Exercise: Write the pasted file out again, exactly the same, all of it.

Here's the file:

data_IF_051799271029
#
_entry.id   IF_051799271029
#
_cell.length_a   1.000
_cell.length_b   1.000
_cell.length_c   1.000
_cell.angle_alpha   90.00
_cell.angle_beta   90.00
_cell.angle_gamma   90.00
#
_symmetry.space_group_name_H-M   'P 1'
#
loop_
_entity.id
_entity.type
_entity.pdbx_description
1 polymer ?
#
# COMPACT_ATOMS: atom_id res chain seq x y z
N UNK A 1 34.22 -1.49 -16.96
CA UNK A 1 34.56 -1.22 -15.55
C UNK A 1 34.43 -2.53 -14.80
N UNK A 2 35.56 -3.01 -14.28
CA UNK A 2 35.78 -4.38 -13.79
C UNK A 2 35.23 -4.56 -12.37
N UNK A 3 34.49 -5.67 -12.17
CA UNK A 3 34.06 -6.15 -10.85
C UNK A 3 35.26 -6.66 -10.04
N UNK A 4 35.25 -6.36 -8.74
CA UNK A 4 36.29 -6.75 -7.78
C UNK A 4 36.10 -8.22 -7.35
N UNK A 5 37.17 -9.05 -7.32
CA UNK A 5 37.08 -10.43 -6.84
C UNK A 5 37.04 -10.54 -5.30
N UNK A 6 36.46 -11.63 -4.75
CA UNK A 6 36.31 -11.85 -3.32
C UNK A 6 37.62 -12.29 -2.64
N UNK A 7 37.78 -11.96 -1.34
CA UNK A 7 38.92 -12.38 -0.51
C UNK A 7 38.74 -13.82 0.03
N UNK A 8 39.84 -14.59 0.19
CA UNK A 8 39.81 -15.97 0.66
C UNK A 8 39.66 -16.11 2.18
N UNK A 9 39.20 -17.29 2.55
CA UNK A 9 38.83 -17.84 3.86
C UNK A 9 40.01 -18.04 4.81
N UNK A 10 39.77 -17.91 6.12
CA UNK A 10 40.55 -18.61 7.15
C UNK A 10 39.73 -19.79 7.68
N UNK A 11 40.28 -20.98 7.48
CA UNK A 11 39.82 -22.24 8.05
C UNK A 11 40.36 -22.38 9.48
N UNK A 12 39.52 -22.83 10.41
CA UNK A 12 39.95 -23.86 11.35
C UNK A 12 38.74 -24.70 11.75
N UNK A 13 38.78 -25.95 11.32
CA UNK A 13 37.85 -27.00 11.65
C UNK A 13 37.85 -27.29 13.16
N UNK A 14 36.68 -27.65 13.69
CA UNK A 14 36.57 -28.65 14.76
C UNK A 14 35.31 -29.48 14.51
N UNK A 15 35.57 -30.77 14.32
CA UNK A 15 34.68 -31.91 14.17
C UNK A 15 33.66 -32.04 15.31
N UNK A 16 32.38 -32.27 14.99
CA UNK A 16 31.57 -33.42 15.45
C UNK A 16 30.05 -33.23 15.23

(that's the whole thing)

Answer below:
data_IF_051799271029
#
_entry.id   IF_051799271029
#
_cell.length_a   1.000
_cell.length_b   1.000
_cell.length_c   1.000
_cell.angle_alpha   90.00
_cell.angle_beta   90.00
_cell.angle_gamma   90.00
#
_symmetry.space_group_name_H-M   'P 1'
#
loop_
_entity.id
_entity.type
_entity.pdbx_description
1 polymer ?
#
# COMPACT_ATOMS: atom_id res chain seq x y z
N UNK A 1 34.22 -1.49 -16.96
CA UNK A 1 34.56 -1.22 -15.55
C UNK A 1 34.43 -2.53 -14.80
N UNK A 2 35.56 -3.01 -14.28
CA UNK A 2 35.78 -4.38 -13.79
C UNK A 2 35.23 -4.56 -12.37
N UNK A 3 34.49 -5.67 -12.17
CA UNK A 3 34.06 -6.15 -10.85
C UNK A 3 35.26 -6.66 -10.04
N UNK A 4 35.25 -6.36 -8.74
CA UNK A 4 36.29 -6.75 -7.78
C UNK A 4 36.10 -8.22 -7.35
N UNK A 5 37.17 -9.05 -7.32
CA UNK A 5 37.08 -10.43 -6.84
C UNK A 5 37.04 -10.54 -5.30
N UNK A 6 36.46 -11.63 -4.75
CA UNK A 6 36.31 -11.85 -3.32
C UNK A 6 37.62 -12.29 -2.64
N UNK A 7 37.78 -11.96 -1.34
CA UNK A 7 38.92 -12.38 -0.51
C UNK A 7 38.74 -13.82 0.03
N UNK A 8 39.84 -14.59 0.19
CA UNK A 8 39.81 -15.97 0.66
C UNK A 8 39.66 -16.11 2.18
N UNK A 9 39.20 -17.29 2.55
CA UNK A 9 38.83 -17.84 3.86
C UNK A 9 40.01 -18.04 4.81
N UNK A 10 39.77 -17.91 6.12
CA UNK A 10 40.55 -18.61 7.15
C UNK A 10 39.73 -19.79 7.68
N UNK A 11 40.28 -20.98 7.48
CA UNK A 11 39.82 -22.24 8.05
C UNK A 11 40.36 -22.38 9.48
N UNK A 12 39.52 -22.83 10.41
CA UNK A 12 39.95 -23.86 11.35
C UNK A 12 38.74 -24.70 11.75
N UNK A 13 38.78 -25.95 11.32
CA UNK A 13 37.85 -27.00 11.65
C UNK A 13 37.85 -27.29 13.16
N UNK A 14 36.68 -27.65 13.69
CA UNK A 14 36.57 -28.65 14.76
C UNK A 14 35.31 -29.48 14.51
N UNK A 15 35.57 -30.77 14.32
CA UNK A 15 34.68 -31.91 14.17
C UNK A 15 33.66 -32.04 15.31
N UNK A 16 32.38 -32.27 14.99
CA UNK A 16 31.57 -33.42 15.45
C UNK A 16 30.05 -33.23 15.23